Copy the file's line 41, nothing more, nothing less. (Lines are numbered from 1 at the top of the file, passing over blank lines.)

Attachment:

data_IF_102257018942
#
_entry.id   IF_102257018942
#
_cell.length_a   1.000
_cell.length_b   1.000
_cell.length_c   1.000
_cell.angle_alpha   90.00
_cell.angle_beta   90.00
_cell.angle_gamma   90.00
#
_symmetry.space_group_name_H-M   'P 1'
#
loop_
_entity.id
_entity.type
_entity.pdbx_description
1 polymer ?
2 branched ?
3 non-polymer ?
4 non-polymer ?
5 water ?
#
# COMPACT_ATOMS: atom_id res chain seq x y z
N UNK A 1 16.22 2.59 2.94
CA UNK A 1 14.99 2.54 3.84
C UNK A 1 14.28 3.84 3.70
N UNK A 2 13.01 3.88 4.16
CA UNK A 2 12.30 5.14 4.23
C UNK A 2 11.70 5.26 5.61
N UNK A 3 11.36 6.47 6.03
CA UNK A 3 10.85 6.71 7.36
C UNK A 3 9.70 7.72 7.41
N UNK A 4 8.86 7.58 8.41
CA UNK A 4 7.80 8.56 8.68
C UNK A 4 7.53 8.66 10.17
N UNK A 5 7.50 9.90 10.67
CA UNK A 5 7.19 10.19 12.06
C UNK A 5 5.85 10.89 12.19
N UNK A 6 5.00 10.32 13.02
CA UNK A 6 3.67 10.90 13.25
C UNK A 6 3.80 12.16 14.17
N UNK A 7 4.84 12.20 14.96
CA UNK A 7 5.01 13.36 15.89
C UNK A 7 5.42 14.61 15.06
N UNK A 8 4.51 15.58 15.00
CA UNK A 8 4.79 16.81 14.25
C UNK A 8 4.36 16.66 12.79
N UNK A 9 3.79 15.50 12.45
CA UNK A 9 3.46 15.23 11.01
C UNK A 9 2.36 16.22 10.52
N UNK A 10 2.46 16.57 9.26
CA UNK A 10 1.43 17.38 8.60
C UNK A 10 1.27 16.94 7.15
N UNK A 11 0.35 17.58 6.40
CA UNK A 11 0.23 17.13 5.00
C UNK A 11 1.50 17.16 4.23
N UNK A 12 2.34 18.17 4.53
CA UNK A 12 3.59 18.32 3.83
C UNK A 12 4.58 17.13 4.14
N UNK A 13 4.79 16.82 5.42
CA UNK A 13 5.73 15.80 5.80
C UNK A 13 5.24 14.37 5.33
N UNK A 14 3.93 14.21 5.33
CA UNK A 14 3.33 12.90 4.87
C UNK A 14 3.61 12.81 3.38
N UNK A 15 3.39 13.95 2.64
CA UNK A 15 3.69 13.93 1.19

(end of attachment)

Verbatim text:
CA UNK A 6 3.67 10.90 13.25